The Christ & Tolkien Conference: Oct. 1-3, 2020

Christian Tolkien scholarship and fandom is often marginalized or even met with hostility in some quarters, which makes little sense, since Professor Tolkien himself was such a committed Christian and was explicit about the internal Christian themes of his work. This conference aims to create a space where Christian Tolkien scholars and fans can come together and share their love for both Christ and Tolkien.

Why Orthodox Christians Can Love Tolkien and Other Imaginative Fiction

I am a lifelong Tolkien fan, but now that I have a Tolkien podcast, I’ve found more time to explore how my love for Tolkien fits into my spiritual life as an Orthodox Christian. And it turns out that there is actually a specifically Orthodox Christian reason to love Tolkien and other works of imaginative fiction.

VIDEO: J. R. R. Tolkien and The Applicability of Stories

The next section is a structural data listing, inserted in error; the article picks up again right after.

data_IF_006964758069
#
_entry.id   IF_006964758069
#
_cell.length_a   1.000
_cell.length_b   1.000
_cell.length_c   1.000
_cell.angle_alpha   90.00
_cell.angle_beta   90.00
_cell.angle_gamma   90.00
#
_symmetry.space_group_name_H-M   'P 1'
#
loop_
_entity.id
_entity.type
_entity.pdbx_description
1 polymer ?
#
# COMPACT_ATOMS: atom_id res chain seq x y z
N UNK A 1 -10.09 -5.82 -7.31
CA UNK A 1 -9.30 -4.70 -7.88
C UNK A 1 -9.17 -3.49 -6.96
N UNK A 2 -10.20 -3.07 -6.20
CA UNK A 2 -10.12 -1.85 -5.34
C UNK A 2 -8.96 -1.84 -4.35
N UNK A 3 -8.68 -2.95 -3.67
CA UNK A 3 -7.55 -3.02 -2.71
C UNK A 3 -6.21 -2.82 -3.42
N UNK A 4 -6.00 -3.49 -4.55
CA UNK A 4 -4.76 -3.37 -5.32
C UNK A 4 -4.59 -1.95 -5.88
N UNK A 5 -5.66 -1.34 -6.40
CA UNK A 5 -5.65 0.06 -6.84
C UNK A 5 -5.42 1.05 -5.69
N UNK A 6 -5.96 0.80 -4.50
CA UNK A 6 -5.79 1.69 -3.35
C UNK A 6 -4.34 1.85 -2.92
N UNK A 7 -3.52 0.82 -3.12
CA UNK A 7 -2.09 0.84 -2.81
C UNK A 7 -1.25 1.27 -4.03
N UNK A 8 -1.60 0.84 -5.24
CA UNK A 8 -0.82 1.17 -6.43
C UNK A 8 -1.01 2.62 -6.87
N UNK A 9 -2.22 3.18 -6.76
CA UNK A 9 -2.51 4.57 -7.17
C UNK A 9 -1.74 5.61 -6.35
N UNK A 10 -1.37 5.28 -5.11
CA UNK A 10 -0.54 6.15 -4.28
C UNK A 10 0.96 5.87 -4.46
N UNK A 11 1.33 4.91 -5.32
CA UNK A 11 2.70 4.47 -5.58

I was honored recently to be a guest on icon carver Jonathan Pageau’s YouTube channel The Symbolic World, discussing how the work of J. R. R. Tolkien is formative for the spiritual life and also my new Amon Sûl podcast, which is all about Tolkien: Enjoy the video, and I hope you’ll also check out Jonathan’s many other videos. It’s really excellent and mind-bending…

New Tolkien Podcast: Amon Sûl from Ancient Faith Radio

If you follow me on social media at all, you’re already aware of this, I’m sure, but just in case you’re one of the folks who follow this blog and not much else, I wanted to let you know about a brand new Ancient Faith Radio podcast that launched today: The Amon Sûl Podcast. Here’s the official description: Join host Fr. Andrew Stephen Damick…

O Dark Dark Dark

Today being the winter solstice, the shortest day here in the northern hemisphere, I thought I would point to this bit from T. S. Eliot that I always think of on this day: O dark dark dark. They all go into the dark, The vacant interstellar spaces, the vacant into the vacant, The captains, merchant bankers, eminent men of letters, The generous patrons of…

“Immensity, cloister’d in thy dear womb”: John Donne on the Annunciation

Students of Renaissance English poetry all get to know John Donne, that 16th/17th century priest and poet who vacillated painfully between whether to remain with the Church of England or to be a Catholic. He also vacillated between a life of devotion and the passions which afflict us all since the Fall. And his poetry reflects all this struggle. To my mind, perhaps his…